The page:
The Bibliography is designed to be used by researchers, students, teachers and multi-discipline academics; program directors, group workers, Hillel leaders; members of Jewish women’s organizations, CR groups, informal study circles; and individual women who want to study various aspects of the lives and concerns of Jewish women.
The cost is $3, postpaid. Outside the U.S and Canada add 50 cents for surface mail, $1 for air mail. Checks or money orders should be made out to Doris B. Gold. Outside the U.S., pay by international money order. Bulk rates also available. Send order(s) to:
Biblio Press POB22 Fresh Meadows, NY 11365
“The Working Woman in Israel” —past history, present status and future promises-is a 100-page booklet by Naava Eisin covering Israel’s labor laws as they help and/or hinder women. Eisin documents women’s under-representation at decision making levels in the work force, and describes the realities of work for women on kibbutzim and moshavim. She also discusses working women in Israel’s minority populations—Druse, Christian and Moslem Arab. The booklet is published in English by Moetzet Hapo’alot, the Working Women’s Council of the Histadrut. Copies are available free of charge from:
Tamar Eldar-Avidar Attache for Women’s Affairs Embassy of Israel 1621 22 St. NW, Dept. L Washington, DC 20008
This year’s annual conference of the Association for Jewish Studies includes a session on Jewish Women’s Studies. The three papers scheduled for presentation analyze the works of two Israeli women writers and women writing in Yiddish. The conference will be held Dec. 17-19 at the Copley Plaza Hotel, Boston, MA. For information write:
Association for Jewish Studies Dept. L Widener Library M Harvard University Cambridge, MA 02138
A paper on Penina Moise, an early 19th century Southern poet, was presented at the Southern Jewish Historical Society’s March conference in Raleigh, NC. “Moise was unusual in that she pursued a literary career at a time when it was considered unseemly for women, especially Jewish women, to do so,” said Salomon Breibart, the paper’s author. “She was strongly influenced by her Southern environment, more profoundly by her Jewish heritage.” For information contact:
David Goldberg 133 West Franklin St. Chapel Hill, NC 27514
One step in pinpointing whether the American Jewish mother is any different from America’s Italian and Slavic mothers is Corinne Azen Krause’s “Grandmothers, Mothers and Daughters—An Oral History Study of Ethnicity, Mental Health, and Continuity of Three Generations of Jewish, Italian, and Slavic-American Women.” Issued by the Institute on Pluralism and Group Identity of the American Jewish Committee, the 176-page study was based on interviews with 225 women in the Pittsburgh area. A major conclusion was that for all three groups, ethnicity was important even for the youngest generation.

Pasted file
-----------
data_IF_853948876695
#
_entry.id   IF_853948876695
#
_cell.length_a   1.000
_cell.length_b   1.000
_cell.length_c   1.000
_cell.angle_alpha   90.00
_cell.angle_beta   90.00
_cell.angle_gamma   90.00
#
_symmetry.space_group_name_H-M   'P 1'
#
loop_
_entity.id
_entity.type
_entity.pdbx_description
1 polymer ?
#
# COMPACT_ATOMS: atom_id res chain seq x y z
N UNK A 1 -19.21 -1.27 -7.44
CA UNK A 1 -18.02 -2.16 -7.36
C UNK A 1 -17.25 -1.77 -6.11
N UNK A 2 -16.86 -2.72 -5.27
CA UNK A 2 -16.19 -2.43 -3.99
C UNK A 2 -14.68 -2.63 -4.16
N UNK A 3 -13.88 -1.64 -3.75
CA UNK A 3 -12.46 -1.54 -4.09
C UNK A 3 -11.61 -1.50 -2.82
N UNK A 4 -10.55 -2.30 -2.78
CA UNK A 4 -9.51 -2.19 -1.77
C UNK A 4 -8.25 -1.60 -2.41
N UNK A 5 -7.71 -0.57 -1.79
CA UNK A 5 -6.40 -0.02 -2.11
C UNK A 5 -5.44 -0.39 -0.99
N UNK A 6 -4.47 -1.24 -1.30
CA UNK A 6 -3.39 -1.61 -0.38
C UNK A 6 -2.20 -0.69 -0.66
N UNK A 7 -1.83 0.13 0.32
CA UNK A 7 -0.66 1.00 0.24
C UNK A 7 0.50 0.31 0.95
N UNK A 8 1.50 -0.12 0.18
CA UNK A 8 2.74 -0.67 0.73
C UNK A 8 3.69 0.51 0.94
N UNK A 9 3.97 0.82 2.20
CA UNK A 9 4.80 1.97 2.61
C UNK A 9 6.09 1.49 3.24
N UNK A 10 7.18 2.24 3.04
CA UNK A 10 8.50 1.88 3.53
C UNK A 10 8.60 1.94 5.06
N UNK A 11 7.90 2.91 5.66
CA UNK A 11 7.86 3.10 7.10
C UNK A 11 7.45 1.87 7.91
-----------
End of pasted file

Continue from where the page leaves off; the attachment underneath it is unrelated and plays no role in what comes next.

A videotape of three of the grandmothers included in the study, “77 and Still Going Strong,” can be rented for $25.
The study and film are available from:
Institute on Pluralism and Group Identity American Jewish Committee 165 East 56 St. Dept. L New York, NY 10022
A Weave of Women by E.M. Broner. Holt, Rinehart & Winston. $8.95. Lyrical novel about 12 women living in an old stone house in Jerusalem who share joys and sorrows, births and deaths, crises and triumphs, and make ceremonies and rituals from these materials of everyday life.
About Men by Phyllis Chesler. Morrow. $10.95. Powerful work showing how patriarchy perpetuates itself as men do unto their sons as their fathers did unto them. The book uses several different forms to examine different aspects of the perniciousness of patriarchy, including analysis, exploration of art and myth and autobiographical portraits. Includes material on the Bible and Judaism.
Playing for Time by Fania Fenelon. Atheneum. $8.95. Compelling testimony by one of the members of the Birkenau (Auschwitz) women’s orchestra whose only hope of survival was to make music in the death camp.
Written Out of History by Sondra Henry and Emily Taitz. Bloch. $12.50 cloth, $7.95 paper. Introductory overview and portraits of some of the outstanding Jewish women in history, many of whom are generally unknown and do not appear in children’s textbooks or scholarly histories (except possibly as footnotes). Based on secondary sources. Bibliography.
Such a Life by Edith LaZebnik. $8.95. Author’s autobiography of her youth in a Czarist shtetl and cities of the Jewish Pale, with real Jewish tarn (flavor). Reveals the terror of everyday life, the stifling atmosphere of the shtetl, and the raw courage of women—and men—in these circumstances. Punctures once and for all the “cute-little-shtetl” nostalgia nonsense.
The Hebrew Goddess by Raphael Patai. $2.95 paper. Revised and expanded from original Ktav edition. Germinal work, revealing female component of Jewish godhead. An absolute must for Jewish feminists.